By Colum Murphy
BEIJING– Volkswagen AG’s Audi AG announced Saturday price cuts for spare parts of up to 38% in China, the company’s largest market, as the Chinese government steps up its scrutiny of foreign luxury-car makers.
Audi’s move comes one day after Tata Motors Co.’s Jaguar Land Rover PLC said Friday it will reduce prices for three models in its portfolio in response to an investigation by the pricing and antimonopoly division of the National Development and Reform Commission, China’s top economic-planning agency.
“Localization measures and economies of scale allow Audi to adjust the prices for spare parts in China. Audi passes these cost advantages on to its customers,” Audi said in a statement Saturday. The auto maker said it had made the adjustments “proactively.”
Audi cited price reductions ranging between 16% and 38% for products including certain types of engines, gearboxes and car-body parts as examples. The new spare-parts prices will be effective from Aug. 1.
Last year, Audi sold almost 1.6 million Audi-brand cars globally, with almost half a million of those coming from China, up more than 20% on the previous year. Audi is the market leader in China, where the brand for long was the car of choice of Chinese government officials.
China’s market for luxury cars is expected to surpass that of the U.S. to become the biggest in the world as soon as 2016, according to consultancy McKinsey. The market is dominated by the top three German luxury brands: Audi, BMW and Mercedes-Benz.
S C Bernstein analyst Max Warburton said spare parts represent almost all the operating profit of car manufacturers such as Audi in Europe and the U.S. In China, however, auto makers make money on selling cars.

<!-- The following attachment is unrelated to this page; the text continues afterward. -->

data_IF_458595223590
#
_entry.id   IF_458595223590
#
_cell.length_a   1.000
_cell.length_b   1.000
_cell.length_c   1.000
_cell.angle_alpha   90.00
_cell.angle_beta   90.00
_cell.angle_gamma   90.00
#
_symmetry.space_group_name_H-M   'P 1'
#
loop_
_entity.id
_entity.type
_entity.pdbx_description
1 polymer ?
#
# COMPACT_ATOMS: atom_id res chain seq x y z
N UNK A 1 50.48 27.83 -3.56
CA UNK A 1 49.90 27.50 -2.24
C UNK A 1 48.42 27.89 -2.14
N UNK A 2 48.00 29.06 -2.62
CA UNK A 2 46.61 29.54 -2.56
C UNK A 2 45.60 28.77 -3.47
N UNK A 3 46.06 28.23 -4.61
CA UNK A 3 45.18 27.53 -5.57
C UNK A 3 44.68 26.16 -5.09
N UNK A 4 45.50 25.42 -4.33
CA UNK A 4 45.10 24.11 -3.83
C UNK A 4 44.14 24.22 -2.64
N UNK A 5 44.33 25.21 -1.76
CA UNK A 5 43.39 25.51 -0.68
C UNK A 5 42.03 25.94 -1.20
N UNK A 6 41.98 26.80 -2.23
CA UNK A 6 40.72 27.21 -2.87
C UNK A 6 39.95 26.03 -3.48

“It’s not a disaster,” Mr. Warburton said referring to Audi’s price cuts. “China is probably only a small fraction of global spare-parts revenues as the fleet is young.”
He estimated spare parts account for around 10% of revenue for the automotive industry globally with margins as high as 40%.
Jaguar Land Rover announced its price reductions on Friday.
“We will do everything possible to work together with our Chinese retail dealer partners to offer customers the highest levels of support in all respects, whether that is vehicle sales or after-sales service,” said Bob Grace, regional president at Jaguar Land Rover Greater China, in a statement.
China’s economic-planning agency, the NDRC, didn’t respond to requests for comment on JLR on Friday and wasn’t immediately available for comment Saturday regarding Audi’s cuts.
State-run China National Radio cited an unnamed official from the NRDC’s antitrust agency as saying: “We welcome such voluntary moves by global auto brands like Audi. We hope other companies can also review their practices and take measures” to promote the Chinese auto after-market industry and protect consumers’ interests.
China has strengthened its regulation of pricing in recent years under its antitrust law that was enacted in 2008. It has taken aim at a variety of foreign brands ranging from pharmaceutical producers to the baby-formula milk-powder industry, sometimes leading to considerable fines.
The pricing and antimonopoly division of the NDRC recently expressed concerns about foreign luxury auto makers’ pricing policies in China.
“Audi and its joint venture FAW-Volkswagen support the efforts of the NDRC, to examine the pricing in the after-sales area in China,” the statement said.
Anthea Wang, a spokeswoman for Jaguar Land Rover in China, said Friday the price reductions will have “some impact” on the profitability of JLR’s China operations, said but said the company is “confident” it can have sustainable development in the market.
She said the company took the investigation “very seriously,” and as a result “came up with a proposal for voluntary adjustment for the three models.”
She also said the company is “reviewing and discussing how to optimize our service standard and after-sales pricing system,” adding that it is a “work in progress.”
Jaguar Land Rover has been one of several foreign luxury-car-makers that have been accused by China’s state media of earning exorbitant profits in China by dominating the market, overcharging consumers and controlling the sale of auto parts.